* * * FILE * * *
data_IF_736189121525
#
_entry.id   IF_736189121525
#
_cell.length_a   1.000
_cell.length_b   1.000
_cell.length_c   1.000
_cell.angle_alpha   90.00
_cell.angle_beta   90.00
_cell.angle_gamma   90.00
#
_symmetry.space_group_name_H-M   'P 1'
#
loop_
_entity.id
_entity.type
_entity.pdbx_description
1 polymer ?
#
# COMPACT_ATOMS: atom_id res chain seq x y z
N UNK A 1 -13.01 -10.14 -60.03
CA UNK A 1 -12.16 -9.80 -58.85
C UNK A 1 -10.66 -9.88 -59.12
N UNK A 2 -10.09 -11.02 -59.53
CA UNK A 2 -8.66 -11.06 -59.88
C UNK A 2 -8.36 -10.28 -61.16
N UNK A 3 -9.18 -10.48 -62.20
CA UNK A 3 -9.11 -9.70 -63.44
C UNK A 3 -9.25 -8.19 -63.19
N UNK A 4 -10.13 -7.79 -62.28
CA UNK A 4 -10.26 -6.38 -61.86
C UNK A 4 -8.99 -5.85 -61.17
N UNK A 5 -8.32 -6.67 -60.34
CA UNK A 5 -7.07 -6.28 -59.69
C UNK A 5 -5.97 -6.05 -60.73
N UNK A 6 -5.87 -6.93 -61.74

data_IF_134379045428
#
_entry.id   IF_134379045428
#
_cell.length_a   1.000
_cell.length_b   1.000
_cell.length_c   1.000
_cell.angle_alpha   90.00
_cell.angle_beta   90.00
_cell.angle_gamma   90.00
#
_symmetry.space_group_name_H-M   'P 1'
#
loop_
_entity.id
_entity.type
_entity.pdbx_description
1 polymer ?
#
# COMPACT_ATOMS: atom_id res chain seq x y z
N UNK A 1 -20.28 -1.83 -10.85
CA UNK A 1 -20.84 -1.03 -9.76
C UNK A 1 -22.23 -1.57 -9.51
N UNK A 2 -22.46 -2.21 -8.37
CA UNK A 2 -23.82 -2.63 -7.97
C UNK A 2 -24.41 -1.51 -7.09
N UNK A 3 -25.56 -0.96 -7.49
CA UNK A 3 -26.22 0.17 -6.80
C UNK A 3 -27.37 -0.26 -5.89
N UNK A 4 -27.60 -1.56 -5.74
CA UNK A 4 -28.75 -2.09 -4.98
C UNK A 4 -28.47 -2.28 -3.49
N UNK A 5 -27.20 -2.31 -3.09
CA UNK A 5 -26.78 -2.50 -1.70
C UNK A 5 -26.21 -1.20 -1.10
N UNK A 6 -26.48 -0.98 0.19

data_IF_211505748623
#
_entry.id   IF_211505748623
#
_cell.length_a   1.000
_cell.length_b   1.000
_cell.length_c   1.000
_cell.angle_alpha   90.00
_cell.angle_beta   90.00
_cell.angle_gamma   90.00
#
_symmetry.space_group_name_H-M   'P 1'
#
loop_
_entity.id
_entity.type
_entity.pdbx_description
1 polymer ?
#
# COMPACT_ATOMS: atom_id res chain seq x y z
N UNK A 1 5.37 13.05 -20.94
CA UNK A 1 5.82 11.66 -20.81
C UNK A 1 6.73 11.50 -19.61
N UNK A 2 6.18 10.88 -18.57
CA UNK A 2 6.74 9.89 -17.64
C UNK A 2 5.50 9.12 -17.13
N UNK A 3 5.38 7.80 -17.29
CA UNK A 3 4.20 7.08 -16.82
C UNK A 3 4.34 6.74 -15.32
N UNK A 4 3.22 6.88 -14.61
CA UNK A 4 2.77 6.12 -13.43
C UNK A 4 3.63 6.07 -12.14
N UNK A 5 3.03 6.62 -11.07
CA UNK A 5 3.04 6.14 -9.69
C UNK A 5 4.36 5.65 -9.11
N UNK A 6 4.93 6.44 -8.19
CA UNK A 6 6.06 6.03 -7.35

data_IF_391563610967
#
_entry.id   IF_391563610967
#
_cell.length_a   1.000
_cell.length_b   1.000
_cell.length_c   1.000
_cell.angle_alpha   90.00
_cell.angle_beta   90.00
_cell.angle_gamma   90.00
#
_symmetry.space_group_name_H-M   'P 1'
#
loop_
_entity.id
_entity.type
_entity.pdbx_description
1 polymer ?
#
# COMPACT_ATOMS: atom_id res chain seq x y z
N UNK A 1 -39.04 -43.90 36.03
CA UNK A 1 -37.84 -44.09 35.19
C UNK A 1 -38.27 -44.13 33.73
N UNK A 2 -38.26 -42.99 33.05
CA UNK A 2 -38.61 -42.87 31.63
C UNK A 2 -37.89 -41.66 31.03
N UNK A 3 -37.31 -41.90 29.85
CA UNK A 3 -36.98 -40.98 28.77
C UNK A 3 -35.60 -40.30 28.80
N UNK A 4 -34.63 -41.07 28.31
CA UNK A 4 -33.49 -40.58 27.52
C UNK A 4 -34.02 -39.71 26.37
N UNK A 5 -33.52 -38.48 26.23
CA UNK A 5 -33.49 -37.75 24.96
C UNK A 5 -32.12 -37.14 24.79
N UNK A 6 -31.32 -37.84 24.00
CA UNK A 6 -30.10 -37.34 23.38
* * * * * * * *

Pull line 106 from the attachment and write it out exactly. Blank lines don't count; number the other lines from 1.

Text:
CA UNK A 5 3.04 6.14 -9.69